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Valuing the Loss of Rock Climbing Access in Wilderness Areas: A National-Level, Random-Utility Model

  • Therese C. Grijalva
  • Robert P. Berrens
  • Alok K. Bohara
  • Paul M. Jakus
  • W. Douglass Shaw

Given potential growth in outdoor rock climbing and its concentration on public lands, the management of climbing access in wilderness areas is an issue of considerable national controversy in the United States. A proposed rule change by the U.S. Forest Service (USFS) would prohibit the use of fixed climbing protection in wilderness areas—effectively eliminating safe access to many sites. Using a unique data set on rock climbing trips, a repeated-nested logit, random-utility model is used to analyze economic losses to climbers resulting from the USFS proposal. Results indicate that the USFS proposal may constitute a major regulatory change. (

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Article provided by University of Wisconsin Press in its journal Land Economics.

Volume (Year): 78 (2002)
Issue (Month): 1 ()
Pages: 103-120

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Handle: RePEc:uwp:landec:v:78:y:2002:i:1:p:103-120
Contact details of provider: Web page: http://le.uwpress.org/

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  1. Shaw, W. Douglass & Jakus, Paul M., 1996. "Travel Cost Models Of The Demand For Rock Climbing," Agricultural and Resource Economics Review, Northeastern Agricultural and Resource Economics Association, vol. 25(2), October.
  2. Hausman, Jerry A. & Leonard, Gregory K. & McFadden, Daniel, 1995. "A utility-consistent, combined discrete choice and count data model Assessing recreational use losses due to natural resource damage," Journal of Public Economics, Elsevier, vol. 56(1), pages 1-30, January.
  3. repec:reg:rpubli:98 is not listed on IDEAS
  4. W. Shaw & Michael Ozog, 1999. "Modeling Overnight Recreation Trip Choice: Application of a Repeated Nested Multinomial Logit Model," Environmental & Resource Economics, European Association of Environmental and Resource Economists, vol. 13(4), pages 397-414, June.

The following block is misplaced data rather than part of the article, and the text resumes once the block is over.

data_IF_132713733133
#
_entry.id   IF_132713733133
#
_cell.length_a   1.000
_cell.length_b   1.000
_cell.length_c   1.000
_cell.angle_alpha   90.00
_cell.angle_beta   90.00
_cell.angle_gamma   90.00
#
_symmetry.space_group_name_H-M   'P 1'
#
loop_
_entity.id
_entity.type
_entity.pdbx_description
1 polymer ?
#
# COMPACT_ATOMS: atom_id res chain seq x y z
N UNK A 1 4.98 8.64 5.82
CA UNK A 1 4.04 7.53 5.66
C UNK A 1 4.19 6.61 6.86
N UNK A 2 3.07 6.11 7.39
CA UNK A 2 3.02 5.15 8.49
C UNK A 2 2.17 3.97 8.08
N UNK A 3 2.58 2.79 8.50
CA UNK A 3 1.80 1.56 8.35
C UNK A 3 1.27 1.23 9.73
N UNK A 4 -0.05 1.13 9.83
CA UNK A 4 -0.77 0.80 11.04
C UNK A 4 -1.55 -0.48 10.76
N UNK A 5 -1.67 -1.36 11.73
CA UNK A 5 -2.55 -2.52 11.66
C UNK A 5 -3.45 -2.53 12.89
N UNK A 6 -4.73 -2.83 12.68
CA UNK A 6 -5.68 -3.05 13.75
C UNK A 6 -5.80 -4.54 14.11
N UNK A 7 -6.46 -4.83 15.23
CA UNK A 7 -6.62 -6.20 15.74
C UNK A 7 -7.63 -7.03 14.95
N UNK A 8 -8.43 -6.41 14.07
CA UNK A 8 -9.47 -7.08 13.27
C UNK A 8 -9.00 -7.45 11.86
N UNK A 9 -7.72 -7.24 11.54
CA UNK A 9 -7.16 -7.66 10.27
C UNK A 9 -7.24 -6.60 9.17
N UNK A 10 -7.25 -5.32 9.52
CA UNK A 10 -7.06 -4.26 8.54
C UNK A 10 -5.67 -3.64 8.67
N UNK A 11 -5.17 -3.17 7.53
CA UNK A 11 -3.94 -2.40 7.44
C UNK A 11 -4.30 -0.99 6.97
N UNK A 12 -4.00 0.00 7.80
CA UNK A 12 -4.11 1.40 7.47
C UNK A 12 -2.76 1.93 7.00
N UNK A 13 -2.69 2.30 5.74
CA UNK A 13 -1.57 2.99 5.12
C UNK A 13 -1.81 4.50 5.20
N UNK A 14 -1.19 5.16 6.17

5. Timothy C. Haab & Robert L. Hicks, . "Accounting for Choice Set Endogeneity in Random Utility Models of Recreation Demand," Working Papers 9608, East Carolina University, Department of Economics.
  6. W. Douglass Shaw & Peter Feather, 1999. "Possibilities for Including the Opportunity Cost of Time in Recreation Demand Systems," Land Economics, University of Wisconsin Press, vol. 75(4), pages 592-602.
  7. Englin Jeffrey & Shonkwiler J. S., 1995. "Modeling Recreation Demand in the Presence of Unobservable Travel Costs: Toward a Travel Price Model," Journal of Environmental Economics and Management, Elsevier, vol. 29(3), pages 368-377, November.
  8. Needelman, Michael S. & Kealy, Mary Jo, 1995. "Recreational Swimming Benefits Of New Hampshire Lake Water Quality Policies: An Application Of A Repeated Discrete Choice Model," Agricultural and Resource Economics Review, Northeastern Agricultural and Resource Economics Association, vol. 24(1), April.
  9. William N. Trumbull, 1990. "Who has standing in cost-benefit analysis?," Journal of Policy Analysis and Management, John Wiley & Sons, Ltd., vol. 9(2), pages 201-218.
  10. Daniel W. Bromley, 1997. "Constitutional Political Economy: Property Claims In A Dynamic World," Contemporary Economic Policy, Western Economic Association International, vol. 15(4), pages 43-54, October.
  11. John B. Loomis, 2000. "Vertically Summing Public Good Demand Curves: An Empirical Comparison of Economic versus Political Jurisdictions," Land Economics, University of Wisconsin Press, vol. 76(2), pages 312-321.
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